Standing in front of the altar and looking around the church, another feature stands out apart from the unusual shape – the galleries. St Leonard’s is rare, if not unique as a parish church, in having galleries from three different periods still intact. Galleries were another way of meeting the needs of the expanding population of Deal over the centuries and these, as with the basic structure of the church have evolved several times over the years.
he Georgian gallery over the north aisle is contemporary with the extension (1819) and is rated as being of great significance by the Georgian Society among others as an Amazing example of its type. Although at 1st glance the benches and kneelers in this gallery appear quite sad, they are for the most part original and I am told by the Georgian Society, well worth retaining. This picture shows the North aisle. The original extent of the aisle was as far as the two iron pillars which currently support the ceiling. The georgian gallery runs round three sides of the brand-new extension. The bulk of the panneling is unfortunatly concealed behind murals currently, but I hope to be able to take a picture with these temporarily removed in the near future,
The gallery which currently houses the Bevington Organ is known as the Pilots Gallery and while not the original, which suffered when the tower collapsed, still dates to 1705 and is clearly of ‘Restoration period’ style. On the front, either side of the picture of an 18th century Man O’ War can still be seen the inscription from its most recent rebuild and some interesting paintings of the globe and pilots in traditional uniform although these are currently much faded. The date shown on the picture of 1705 is the date of painting, rather than the Great Storm of 1703 which it commemorates, where some 1,200 men were lost on the Goodwin Sands.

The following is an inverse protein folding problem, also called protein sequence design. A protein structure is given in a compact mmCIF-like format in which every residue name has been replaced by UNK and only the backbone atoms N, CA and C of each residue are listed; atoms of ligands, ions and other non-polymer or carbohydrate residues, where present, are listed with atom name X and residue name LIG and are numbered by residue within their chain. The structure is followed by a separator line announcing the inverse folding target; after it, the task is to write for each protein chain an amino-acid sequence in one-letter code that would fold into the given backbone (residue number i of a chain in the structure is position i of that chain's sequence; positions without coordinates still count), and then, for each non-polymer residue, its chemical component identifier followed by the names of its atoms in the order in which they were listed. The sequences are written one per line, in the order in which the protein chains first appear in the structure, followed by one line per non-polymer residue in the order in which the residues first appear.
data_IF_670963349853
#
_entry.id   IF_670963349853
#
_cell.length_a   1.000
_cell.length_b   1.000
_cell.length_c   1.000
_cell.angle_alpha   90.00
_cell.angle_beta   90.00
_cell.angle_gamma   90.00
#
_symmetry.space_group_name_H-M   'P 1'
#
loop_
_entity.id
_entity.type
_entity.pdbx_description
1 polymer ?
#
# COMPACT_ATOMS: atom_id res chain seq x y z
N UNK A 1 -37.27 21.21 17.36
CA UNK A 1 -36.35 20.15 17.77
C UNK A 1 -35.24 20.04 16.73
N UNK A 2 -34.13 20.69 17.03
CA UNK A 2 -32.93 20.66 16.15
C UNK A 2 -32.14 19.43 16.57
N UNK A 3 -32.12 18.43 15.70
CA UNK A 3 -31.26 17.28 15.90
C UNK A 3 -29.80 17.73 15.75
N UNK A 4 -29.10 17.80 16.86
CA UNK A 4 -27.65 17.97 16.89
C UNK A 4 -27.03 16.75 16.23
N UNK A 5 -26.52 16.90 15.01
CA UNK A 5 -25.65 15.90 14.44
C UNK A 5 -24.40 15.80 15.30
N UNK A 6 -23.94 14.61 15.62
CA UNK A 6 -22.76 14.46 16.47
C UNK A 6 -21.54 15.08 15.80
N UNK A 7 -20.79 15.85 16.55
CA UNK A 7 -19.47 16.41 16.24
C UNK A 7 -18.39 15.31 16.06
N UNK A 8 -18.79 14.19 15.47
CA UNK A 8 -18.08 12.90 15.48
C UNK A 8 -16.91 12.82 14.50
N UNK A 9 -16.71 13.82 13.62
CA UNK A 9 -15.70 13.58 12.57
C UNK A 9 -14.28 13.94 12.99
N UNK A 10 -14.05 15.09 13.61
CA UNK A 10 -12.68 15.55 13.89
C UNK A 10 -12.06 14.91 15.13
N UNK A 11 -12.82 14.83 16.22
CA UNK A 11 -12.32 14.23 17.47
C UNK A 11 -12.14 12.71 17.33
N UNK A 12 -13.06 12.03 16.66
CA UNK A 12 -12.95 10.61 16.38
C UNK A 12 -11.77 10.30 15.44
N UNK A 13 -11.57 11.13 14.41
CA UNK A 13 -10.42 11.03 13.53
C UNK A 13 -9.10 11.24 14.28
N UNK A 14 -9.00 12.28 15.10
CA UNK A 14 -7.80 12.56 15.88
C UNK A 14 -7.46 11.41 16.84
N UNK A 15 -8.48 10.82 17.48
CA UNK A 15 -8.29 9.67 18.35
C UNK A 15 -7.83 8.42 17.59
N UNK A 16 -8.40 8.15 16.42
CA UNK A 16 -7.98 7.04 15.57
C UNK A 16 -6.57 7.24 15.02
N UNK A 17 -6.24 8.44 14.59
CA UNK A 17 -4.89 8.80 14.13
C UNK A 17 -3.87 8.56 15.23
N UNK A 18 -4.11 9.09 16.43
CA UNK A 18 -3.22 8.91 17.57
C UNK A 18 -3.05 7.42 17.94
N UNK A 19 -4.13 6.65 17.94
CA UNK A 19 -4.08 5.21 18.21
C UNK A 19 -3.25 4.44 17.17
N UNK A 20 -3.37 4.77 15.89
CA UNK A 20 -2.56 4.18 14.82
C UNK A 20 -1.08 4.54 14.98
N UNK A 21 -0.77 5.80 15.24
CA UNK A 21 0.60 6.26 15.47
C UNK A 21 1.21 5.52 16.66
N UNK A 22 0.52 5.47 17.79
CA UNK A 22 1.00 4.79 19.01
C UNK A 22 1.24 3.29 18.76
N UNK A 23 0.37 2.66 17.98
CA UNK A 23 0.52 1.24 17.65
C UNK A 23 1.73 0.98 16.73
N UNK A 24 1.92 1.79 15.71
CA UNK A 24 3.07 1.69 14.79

The final gallery is Victorian, erected in 1860 over the entrance to the vestry, and of interest for several reasons. The front bears the carved Arms of William III (after Mary’s death) which had originally been on the front of a gallery built in 1696 by Thomas Bowles (who later became Mayor of Deal) which sat over the chancel until it was removed in 1860. The old Gallery is believed to have been made of panels from Northbourne church. Incidentally, it was at this time (1860) that the old ‘horsebox’ pews were replaced with those we currently have. The picture to the left, shows not only the gallery, but also the screening that was removed from the front of the chancel when that area was reordered in 1979. Was it a quirk of fate or a plan which brought the gallery and the screens which for many years had existed in close proximity back together after almost 120 years?